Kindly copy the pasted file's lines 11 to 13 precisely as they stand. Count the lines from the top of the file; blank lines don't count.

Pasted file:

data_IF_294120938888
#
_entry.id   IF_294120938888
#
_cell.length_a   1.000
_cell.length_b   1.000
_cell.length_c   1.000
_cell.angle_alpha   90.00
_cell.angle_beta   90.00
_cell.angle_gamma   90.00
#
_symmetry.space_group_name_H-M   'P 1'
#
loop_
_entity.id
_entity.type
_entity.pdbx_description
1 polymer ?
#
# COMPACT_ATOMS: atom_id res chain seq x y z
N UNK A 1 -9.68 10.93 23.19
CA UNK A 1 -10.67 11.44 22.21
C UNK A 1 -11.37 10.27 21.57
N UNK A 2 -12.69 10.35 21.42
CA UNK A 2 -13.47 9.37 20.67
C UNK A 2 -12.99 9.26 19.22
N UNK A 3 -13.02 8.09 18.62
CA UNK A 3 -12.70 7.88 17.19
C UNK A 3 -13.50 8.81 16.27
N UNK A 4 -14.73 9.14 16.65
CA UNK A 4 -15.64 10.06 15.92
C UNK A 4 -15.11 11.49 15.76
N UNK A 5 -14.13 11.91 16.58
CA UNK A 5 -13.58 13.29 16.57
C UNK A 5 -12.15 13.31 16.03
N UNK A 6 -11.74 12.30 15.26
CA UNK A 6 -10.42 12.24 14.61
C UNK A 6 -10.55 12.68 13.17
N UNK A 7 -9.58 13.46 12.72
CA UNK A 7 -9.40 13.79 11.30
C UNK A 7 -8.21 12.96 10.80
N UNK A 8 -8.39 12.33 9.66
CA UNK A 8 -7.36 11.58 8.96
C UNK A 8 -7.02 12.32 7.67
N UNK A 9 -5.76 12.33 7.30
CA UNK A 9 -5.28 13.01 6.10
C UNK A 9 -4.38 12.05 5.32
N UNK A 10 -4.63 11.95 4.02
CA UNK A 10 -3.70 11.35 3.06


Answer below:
#
_symmetry.space_group_name_H-M   'P 1'
#